Monday, November 27, 2006

blake high chooses: the arts or racial diversity?

first in a week of features at Just Up The Pike.

"It’s not a choice process because there’s really not a lot of choice . . . The whole aura it sets up has made it tough in our house." - an East County parent (see article)
For ten years, each of the three Northeast Consortium high schools serving East County - James Hubert Blake, Springbrook and Paint Branch - has had a special focus and allowed East County eighth-graders to choose a school that best fits their interests. When I went to Blake, I met a lot of people who shared my interest in art, and I had a better education for it.

Shouldn't that be enough for Montgomery County Public Schools, who's been denying an increasing number of students their first-choice school to give Blake a more diverse population reflective of East County's demographics? Four years ago, 100 percent of students in the Northeast Consortium got to attend the school of their choice; today, only 85 percent have the same opportunity.

The result: Blake, which was already a hot commodity in the Consortium, has a lot of parents and kids worried about what are, essentially, the next four years of their lives. To me, the idea of giving kids on reduced lunch a preference in assigning high schools is a little close to the idea of mandatory busing. Racial or socioeconomic diversity is not the be-all, end-all goal of a school, especially when the community it serves (be it a farm town or simply kids who like to draw) may not be inherently diverse.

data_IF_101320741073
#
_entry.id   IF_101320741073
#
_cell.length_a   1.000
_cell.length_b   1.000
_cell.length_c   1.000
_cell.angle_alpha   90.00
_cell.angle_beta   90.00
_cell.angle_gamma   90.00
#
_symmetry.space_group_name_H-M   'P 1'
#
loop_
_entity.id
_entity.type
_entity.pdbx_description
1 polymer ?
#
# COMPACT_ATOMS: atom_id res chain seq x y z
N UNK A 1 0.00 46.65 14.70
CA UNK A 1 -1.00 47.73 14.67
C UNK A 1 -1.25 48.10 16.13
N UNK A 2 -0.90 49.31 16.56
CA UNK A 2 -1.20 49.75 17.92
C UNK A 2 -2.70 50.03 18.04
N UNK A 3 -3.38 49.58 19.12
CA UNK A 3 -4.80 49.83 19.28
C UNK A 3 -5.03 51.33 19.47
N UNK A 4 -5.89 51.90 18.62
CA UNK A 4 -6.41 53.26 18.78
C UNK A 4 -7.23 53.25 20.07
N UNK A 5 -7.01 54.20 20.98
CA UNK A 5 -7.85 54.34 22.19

On the other hand, however, Blake's newfound diversity - according to the County's statistics, the school is 46% White, 34% Black, 11% Hispanic and 9% Asian - might be a boon for those students on reduced lunches. Blake's test scores are, in some cases, considerably higher than its Consortium counterparts, as evidenced by the dramatic increase of black students at Blake taking Advanced Placement courses.

The area served by the Northeast Consortium, which covers all of East County, is by nature a diverse one - everything from $1,000/month apartments to million-dollar homes. No matter what's taught in a school, that school will reflect the diversity of this community. We don't need to toy with hundreds of East County families each year by promising them a school their kids won't be able to attend. I say that the Choice Program be just that - a choice of the people - and let the chips fall where they may.

pictured: scenes from Blake High School, May 2005.

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